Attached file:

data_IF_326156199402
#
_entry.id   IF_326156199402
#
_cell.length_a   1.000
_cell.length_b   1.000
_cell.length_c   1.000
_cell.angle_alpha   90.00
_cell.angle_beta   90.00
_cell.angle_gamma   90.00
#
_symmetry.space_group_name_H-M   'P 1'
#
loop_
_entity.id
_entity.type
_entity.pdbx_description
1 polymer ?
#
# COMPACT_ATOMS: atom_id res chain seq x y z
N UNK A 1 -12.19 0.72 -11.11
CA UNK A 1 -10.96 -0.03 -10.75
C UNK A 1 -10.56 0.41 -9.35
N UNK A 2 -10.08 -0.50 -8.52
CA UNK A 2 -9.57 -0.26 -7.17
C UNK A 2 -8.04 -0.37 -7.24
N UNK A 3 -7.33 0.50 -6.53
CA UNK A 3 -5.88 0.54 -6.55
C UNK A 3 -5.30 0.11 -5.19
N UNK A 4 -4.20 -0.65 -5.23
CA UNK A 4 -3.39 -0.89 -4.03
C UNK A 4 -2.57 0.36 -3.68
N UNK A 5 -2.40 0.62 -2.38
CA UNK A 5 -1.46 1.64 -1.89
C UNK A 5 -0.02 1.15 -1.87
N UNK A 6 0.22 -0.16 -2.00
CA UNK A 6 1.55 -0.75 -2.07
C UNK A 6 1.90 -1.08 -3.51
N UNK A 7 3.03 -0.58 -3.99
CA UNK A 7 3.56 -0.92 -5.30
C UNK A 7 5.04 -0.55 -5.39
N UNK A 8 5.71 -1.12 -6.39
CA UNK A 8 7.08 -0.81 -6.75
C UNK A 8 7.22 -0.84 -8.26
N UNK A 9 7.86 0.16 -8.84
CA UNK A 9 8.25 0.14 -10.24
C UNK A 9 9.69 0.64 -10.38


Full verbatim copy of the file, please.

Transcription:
data_IF_326156199402
#
_entry.id   IF_326156199402
#
_cell.length_a   1.000
_cell.length_b   1.000
_cell.length_c   1.000
_cell.angle_alpha   90.00
_cell.angle_beta   90.00
_cell.angle_gamma   90.00
#
_symmetry.space_group_name_H-M   'P 1'
#
loop_
_entity.id
_entity.type
_entity.pdbx_description
1 polymer ?
#
# COMPACT_ATOMS: atom_id res chain seq x y z
N UNK A 1 -12.19 0.72 -11.11
CA UNK A 1 -10.96 -0.03 -10.75
C UNK A 1 -10.56 0.41 -9.35
N UNK A 2 -10.08 -0.50 -8.52
CA UNK A 2 -9.57 -0.26 -7.17
C UNK A 2 -8.04 -0.37 -7.24
N UNK A 3 -7.33 0.50 -6.53
CA UNK A 3 -5.88 0.54 -6.55
C UNK A 3 -5.30 0.11 -5.19
N UNK A 4 -4.20 -0.65 -5.23
CA UNK A 4 -3.39 -0.89 -4.03
C UNK A 4 -2.57 0.36 -3.68
N UNK A 5 -2.40 0.62 -2.38
CA UNK A 5 -1.46 1.64 -1.89
C UNK A 5 -0.02 1.15 -1.87
N UNK A 6 0.22 -0.16 -2.00
CA UNK A 6 1.55 -0.75 -2.07
C UNK A 6 1.90 -1.08 -3.51
N UNK A 7 3.03 -0.58 -3.99
CA UNK A 7 3.56 -0.92 -5.30
C UNK A 7 5.04 -0.55 -5.39
N UNK A 8 5.71 -1.12 -6.39
CA UNK A 8 7.08 -0.81 -6.75
C UNK A 8 7.22 -0.84 -8.26
N UNK A 9 7.86 0.16 -8.84
CA UNK A 9 8.25 0.14 -10.24
C UNK A 9 9.69 0.64 -10.38